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OTTO-Sawyer OTTO-Sawyer is offline
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Default Re: Engine design and octane.

All things being equal, Displacement, RPM, & Compression Ratio, running the lowest octane (cheapest) fuel you can without getting detination (knock) and you will make the most power available from a given engine (at its rated RPM).

BUT, even though a low compression, low speed engine can run just about anything that burns, it will run smoother and have more low end torque with a higher octane rating which is less explosive and burns slower (or some old stale gas which is also less explosive and burns slower).

Low octane fuel has a more violent explosion than slower burning high octane fuel, and in a low speed (hit & miss) engine is what causes an engine to jump every time it fires and suddenly fling the flywheel around coasting the rest of the way, and hammers on the rod bearings. High octane fuel that was designed for high compression engines has a slower flame front to control detination (the sudden violent explosion), and in a low speed low compression engine will ignite without the violent explosion and continue pushing the piston all the way through the power stroke instead of hammering on the piston and rod at the top of the stroke.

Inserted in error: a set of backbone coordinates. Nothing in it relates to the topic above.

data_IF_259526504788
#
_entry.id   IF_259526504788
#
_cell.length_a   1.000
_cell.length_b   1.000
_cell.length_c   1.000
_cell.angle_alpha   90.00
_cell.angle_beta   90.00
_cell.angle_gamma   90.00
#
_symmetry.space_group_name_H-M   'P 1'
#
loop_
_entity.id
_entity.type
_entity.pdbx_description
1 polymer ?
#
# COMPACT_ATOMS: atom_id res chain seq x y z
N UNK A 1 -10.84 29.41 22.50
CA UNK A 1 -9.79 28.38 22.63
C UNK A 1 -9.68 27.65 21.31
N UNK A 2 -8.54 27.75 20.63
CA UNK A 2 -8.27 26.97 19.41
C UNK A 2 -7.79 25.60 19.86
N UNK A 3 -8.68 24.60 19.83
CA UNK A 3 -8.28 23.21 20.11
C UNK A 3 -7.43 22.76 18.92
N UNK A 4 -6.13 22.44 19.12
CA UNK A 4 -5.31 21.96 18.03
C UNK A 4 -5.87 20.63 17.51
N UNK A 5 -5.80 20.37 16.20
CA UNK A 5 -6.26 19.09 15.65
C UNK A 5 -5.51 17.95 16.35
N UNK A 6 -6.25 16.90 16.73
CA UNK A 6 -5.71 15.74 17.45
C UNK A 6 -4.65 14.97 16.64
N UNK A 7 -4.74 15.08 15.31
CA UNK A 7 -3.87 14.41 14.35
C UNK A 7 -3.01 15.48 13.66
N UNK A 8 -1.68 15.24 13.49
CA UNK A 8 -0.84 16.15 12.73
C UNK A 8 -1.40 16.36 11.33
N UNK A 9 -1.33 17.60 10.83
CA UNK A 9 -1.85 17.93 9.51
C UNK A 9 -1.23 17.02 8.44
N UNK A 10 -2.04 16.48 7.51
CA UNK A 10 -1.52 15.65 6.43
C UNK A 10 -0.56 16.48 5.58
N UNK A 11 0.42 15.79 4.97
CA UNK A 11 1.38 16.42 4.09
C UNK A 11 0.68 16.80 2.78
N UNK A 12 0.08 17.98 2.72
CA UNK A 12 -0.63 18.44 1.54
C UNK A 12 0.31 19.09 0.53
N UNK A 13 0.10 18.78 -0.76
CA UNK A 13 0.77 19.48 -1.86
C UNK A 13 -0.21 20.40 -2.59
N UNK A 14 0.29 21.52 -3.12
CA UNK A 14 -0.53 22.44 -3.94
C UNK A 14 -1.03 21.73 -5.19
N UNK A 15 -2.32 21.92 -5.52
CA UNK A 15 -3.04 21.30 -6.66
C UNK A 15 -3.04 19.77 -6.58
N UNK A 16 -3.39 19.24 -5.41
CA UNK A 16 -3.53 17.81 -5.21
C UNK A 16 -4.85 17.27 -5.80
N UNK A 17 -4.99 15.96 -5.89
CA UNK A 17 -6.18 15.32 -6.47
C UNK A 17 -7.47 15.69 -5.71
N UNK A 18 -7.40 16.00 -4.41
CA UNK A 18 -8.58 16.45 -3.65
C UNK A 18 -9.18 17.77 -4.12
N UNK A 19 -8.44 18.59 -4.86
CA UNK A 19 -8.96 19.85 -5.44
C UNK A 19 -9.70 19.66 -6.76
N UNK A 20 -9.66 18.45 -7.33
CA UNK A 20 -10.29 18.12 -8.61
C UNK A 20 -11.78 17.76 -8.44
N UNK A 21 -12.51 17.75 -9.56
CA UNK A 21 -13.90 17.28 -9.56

A high compression motor needs high octane to control detination. A High Speed engine would actually make more power if it was set up for dual/fuel where it could run high octane at the lower RPM and switch over to a lower octane at the higher RPMs as the slower burning high octane fuel is still burning while it's going out the exhaust pipe at high speeds.

If it's limited use and you don't mind spending the extra money, go for the higher octane in an older engine, and the engine will live a longer happier life. If it's a daily use engine, and ecconomy is a bigger concern, then go with the lowest octane rating (cheapest) fuel that it will run on without knocking and/or jumping around, and your pocket book will be happier. If it's occasional usage and you want to prolong its lifespan, find the lowest octane it will run on and then bump up the octane rating a couple points to smooth it out without totally breaking the bank.